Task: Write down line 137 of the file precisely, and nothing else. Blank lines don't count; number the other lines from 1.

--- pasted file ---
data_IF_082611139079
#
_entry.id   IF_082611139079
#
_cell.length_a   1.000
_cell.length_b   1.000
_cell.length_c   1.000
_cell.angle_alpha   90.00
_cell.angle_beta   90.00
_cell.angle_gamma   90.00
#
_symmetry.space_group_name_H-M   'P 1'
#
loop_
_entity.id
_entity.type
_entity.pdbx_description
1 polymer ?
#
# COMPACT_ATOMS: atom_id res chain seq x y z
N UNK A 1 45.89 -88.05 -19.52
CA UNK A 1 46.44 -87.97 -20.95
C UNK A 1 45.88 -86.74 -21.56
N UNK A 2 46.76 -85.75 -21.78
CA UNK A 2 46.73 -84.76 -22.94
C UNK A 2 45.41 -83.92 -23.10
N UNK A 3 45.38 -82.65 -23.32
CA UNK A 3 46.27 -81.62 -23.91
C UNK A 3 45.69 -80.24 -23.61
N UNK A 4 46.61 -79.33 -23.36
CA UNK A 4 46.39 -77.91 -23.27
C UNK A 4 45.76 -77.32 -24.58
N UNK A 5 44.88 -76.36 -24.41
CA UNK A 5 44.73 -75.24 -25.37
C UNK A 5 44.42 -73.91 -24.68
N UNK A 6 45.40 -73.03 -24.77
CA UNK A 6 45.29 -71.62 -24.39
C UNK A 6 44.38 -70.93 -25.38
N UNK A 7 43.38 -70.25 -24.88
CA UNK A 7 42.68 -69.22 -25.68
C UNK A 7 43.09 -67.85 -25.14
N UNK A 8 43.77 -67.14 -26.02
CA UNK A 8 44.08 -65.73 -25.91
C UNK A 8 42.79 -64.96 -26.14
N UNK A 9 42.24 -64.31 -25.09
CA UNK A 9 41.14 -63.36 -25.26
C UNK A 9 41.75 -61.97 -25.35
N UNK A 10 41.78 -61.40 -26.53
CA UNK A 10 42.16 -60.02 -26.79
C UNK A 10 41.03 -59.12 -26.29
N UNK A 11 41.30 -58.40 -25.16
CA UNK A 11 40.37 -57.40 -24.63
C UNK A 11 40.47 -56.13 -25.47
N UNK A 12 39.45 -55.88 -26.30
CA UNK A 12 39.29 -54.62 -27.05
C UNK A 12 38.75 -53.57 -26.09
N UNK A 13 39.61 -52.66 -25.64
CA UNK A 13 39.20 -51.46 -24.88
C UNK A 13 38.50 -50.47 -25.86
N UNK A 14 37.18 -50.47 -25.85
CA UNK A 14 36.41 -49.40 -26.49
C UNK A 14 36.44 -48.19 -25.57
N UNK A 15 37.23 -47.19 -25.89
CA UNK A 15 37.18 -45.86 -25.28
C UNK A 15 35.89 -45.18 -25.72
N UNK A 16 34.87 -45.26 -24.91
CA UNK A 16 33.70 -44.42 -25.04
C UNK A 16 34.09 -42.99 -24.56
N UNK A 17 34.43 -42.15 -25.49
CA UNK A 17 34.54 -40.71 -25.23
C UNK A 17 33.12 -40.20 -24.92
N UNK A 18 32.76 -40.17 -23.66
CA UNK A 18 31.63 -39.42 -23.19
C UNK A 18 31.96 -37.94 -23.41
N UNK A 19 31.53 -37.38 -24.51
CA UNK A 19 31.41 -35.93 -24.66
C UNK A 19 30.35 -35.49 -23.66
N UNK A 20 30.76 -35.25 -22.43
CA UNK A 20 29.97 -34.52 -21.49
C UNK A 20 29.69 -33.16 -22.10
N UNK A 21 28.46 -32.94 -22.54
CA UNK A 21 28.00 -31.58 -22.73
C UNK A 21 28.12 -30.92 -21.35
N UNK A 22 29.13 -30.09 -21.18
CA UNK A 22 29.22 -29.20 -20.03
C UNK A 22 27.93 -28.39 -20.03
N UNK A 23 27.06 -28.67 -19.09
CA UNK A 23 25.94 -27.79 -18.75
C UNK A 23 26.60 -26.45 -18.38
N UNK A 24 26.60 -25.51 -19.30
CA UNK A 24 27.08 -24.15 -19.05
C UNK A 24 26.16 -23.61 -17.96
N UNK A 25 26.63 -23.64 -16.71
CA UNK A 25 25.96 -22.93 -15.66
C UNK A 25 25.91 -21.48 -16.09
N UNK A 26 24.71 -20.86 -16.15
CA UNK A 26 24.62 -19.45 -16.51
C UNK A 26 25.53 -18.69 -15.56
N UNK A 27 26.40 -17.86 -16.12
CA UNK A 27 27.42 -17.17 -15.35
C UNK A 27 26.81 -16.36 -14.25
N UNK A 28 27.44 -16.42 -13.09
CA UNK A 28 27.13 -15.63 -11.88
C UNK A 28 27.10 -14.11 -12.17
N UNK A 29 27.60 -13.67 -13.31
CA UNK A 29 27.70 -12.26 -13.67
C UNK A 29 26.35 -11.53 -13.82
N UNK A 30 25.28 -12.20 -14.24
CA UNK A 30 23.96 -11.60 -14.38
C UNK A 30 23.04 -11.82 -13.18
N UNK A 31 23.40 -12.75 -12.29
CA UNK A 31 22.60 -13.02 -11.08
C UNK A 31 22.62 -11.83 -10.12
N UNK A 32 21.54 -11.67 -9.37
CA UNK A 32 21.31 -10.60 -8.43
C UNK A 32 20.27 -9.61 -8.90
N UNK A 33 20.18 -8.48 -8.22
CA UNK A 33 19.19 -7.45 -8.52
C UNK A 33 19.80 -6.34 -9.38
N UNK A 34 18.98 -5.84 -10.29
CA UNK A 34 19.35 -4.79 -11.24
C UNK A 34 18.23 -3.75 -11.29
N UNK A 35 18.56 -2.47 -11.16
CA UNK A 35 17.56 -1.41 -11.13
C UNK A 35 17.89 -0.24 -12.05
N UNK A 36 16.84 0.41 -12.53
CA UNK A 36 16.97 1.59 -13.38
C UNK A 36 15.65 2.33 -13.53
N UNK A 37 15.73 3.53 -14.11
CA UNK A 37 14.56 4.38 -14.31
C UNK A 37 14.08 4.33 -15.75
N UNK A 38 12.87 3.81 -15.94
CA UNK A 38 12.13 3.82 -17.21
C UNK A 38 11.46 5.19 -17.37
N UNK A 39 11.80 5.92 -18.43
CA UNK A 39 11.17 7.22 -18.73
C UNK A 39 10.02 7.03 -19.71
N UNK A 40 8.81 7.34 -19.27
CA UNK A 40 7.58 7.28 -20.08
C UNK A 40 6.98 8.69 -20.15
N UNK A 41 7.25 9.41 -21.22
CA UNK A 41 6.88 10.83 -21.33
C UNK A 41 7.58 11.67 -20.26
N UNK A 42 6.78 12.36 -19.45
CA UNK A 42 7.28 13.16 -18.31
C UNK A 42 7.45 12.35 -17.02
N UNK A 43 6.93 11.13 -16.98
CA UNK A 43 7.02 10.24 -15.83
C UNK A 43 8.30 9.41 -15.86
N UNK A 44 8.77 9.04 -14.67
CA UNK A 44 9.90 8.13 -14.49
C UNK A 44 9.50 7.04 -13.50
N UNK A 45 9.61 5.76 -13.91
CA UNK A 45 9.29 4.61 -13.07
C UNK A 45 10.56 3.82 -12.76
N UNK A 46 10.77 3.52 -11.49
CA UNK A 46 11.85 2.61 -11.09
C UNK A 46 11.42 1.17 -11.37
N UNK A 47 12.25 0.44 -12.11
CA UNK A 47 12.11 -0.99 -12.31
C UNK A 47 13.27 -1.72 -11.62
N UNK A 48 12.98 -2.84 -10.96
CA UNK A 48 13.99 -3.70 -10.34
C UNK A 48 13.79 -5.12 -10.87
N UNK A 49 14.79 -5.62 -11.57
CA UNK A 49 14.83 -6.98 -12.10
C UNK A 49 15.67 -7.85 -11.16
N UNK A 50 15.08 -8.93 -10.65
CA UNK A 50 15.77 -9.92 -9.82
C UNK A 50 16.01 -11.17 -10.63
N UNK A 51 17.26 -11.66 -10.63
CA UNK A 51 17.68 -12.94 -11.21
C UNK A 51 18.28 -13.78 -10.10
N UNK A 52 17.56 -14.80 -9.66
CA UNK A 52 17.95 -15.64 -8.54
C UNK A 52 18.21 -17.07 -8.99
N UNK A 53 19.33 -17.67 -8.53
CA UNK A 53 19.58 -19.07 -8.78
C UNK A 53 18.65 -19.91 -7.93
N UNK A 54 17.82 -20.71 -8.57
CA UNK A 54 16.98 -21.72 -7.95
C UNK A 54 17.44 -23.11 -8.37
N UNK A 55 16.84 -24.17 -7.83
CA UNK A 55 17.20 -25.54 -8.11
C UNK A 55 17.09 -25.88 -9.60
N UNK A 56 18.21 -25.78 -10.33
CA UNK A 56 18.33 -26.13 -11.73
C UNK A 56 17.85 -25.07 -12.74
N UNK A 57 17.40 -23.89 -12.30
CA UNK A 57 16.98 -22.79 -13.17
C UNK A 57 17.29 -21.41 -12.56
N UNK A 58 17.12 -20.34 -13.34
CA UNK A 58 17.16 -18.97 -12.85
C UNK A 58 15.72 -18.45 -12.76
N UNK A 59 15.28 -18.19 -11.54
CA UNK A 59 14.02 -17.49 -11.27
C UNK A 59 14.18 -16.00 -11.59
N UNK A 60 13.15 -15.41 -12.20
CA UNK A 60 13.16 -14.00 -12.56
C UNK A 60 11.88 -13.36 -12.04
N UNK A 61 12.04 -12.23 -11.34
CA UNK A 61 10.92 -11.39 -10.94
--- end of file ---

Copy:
C UNK A 39 10.02 7.03 -19.71